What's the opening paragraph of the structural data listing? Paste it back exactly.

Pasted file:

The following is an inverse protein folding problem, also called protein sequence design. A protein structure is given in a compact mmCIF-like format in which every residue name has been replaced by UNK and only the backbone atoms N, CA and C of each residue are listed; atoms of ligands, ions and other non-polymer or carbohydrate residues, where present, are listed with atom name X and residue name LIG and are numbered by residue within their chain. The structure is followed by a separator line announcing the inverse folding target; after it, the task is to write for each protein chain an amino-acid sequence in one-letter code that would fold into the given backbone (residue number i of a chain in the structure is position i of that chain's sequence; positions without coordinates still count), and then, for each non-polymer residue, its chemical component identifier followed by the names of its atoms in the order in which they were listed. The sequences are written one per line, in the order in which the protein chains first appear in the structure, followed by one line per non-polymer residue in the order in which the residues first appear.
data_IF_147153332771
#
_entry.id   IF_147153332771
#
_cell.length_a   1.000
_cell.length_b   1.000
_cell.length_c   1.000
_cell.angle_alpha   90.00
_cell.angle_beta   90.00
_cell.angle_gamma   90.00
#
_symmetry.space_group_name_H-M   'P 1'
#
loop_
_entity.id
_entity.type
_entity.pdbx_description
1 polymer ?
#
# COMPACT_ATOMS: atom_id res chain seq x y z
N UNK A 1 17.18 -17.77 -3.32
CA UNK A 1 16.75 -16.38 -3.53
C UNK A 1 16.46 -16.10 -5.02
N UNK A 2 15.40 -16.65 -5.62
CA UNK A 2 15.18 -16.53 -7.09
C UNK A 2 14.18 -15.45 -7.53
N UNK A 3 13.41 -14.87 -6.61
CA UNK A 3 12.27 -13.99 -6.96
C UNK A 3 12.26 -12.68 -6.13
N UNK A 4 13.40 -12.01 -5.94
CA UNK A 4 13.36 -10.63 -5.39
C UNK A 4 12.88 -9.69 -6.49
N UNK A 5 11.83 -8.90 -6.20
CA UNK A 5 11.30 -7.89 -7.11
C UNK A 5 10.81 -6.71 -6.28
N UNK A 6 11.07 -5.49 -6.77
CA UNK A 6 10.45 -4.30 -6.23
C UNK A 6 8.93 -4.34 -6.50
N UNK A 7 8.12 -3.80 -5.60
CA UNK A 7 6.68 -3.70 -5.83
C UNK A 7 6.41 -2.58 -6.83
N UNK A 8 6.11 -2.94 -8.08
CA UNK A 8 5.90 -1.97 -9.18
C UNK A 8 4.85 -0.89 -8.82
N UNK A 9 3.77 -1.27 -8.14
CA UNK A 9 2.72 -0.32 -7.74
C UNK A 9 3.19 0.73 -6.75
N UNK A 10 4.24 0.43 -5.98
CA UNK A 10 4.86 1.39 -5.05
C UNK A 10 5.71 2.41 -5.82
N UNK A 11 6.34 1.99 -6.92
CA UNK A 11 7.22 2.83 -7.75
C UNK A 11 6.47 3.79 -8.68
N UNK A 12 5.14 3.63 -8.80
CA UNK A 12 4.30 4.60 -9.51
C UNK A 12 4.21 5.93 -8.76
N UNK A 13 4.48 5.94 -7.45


The following is an inverse protein folding problem, also called protein sequence design. A protein structure is given in a compact mmCIF-like format in which every residue name has been replaced by UNK and only the backbone atoms N, CA and C of each residue are listed; atoms of ligands, ions and other non-polymer or carbohydrate residues, where present, are listed with atom name X and residue name LIG and are numbered by residue within their chain. The structure is followed by a separator line announcing the inverse folding target; after it, the task is to write for each protein chain an amino-acid sequence in one-letter code that would fold into the given backbone (residue number i of a chain in the structure is position i of that chain's sequence; positions without coordinates still count), and then, for each non-polymer residue, its chemical component identifier followed by the names of its atoms in the order in which they were listed. The sequences are written one per line, in the order in which the protein chains first appear in the structure, followed by one line per non-polymer residue in the order in which the residues first appear.